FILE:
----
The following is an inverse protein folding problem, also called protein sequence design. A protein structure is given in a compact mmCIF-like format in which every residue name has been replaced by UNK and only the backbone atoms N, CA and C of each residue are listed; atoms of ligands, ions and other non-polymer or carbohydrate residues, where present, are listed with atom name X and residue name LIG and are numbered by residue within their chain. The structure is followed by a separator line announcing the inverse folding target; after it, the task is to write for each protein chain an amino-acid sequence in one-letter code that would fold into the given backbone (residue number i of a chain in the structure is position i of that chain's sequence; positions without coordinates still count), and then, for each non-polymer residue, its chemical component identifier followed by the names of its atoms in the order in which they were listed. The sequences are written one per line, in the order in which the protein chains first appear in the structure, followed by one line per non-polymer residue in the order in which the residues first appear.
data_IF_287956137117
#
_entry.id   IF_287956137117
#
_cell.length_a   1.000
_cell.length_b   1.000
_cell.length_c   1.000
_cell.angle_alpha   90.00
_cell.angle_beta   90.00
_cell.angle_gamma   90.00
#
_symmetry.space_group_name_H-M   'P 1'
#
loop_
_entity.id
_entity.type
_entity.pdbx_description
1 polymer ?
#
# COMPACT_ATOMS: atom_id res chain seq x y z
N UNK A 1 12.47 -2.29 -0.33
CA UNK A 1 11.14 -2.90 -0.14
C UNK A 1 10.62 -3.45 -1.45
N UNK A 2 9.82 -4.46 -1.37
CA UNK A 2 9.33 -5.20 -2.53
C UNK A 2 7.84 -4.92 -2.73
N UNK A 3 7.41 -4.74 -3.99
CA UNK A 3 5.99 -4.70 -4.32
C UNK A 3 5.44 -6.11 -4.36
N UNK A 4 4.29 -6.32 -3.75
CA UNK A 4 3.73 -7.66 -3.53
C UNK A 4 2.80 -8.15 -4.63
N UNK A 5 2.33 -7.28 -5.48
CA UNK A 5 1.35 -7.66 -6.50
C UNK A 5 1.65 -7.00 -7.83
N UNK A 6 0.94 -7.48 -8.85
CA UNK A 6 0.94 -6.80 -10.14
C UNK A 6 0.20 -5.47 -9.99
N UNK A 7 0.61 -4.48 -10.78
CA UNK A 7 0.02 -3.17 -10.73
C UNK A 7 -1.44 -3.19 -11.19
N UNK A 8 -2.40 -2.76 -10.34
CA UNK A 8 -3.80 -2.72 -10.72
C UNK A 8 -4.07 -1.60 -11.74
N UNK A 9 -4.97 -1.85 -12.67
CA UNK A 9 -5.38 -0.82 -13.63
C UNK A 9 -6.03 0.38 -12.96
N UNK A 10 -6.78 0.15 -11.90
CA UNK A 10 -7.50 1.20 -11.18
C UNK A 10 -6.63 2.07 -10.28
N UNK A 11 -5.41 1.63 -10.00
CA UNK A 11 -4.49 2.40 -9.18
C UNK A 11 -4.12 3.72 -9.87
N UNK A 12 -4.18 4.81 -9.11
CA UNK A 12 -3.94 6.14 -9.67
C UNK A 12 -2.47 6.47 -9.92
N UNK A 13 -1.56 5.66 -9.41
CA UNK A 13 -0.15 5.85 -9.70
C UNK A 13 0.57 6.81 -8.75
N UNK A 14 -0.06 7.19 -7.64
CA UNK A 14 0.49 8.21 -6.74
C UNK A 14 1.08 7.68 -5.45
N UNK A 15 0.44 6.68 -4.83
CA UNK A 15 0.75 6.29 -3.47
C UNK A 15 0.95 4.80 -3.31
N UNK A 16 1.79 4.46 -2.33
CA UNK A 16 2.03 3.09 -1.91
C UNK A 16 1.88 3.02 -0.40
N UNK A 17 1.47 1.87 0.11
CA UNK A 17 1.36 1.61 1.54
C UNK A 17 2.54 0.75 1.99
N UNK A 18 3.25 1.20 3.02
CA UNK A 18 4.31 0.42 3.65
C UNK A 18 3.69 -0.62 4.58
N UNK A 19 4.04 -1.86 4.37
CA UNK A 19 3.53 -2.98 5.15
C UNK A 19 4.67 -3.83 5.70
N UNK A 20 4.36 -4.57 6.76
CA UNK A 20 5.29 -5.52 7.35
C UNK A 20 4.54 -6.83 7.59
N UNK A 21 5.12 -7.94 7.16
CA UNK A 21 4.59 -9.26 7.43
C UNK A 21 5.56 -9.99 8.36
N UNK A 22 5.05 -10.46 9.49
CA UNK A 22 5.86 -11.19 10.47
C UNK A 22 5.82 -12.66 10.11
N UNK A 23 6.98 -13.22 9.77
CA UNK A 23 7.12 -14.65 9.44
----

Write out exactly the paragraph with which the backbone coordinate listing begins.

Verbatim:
The following is an inverse protein folding problem, also called protein sequence design. A protein structure is given in a compact mmCIF-like format in which every residue name has been replaced by UNK and only the backbone atoms N, CA and C of each residue are listed; atoms of ligands, ions and other non-polymer or carbohydrate residues, where present, are listed with atom name X and residue name LIG and are numbered by residue within their chain. The structure is followed by a separator line announcing the inverse folding target; after it, the task is to write for each protein chain an amino-acid sequence in one-letter code that would fold into the given backbone (residue number i of a chain in the structure is position i of that chain's sequence; positions without coordinates still count), and then, for each non-polymer residue, its chemical component identifier followed by the names of its atoms in the order in which they were listed. The sequences are written one per line, in the order in which the protein chains first appear in the structure, followed by one line per non-polymer residue in the order in which the residues first appear.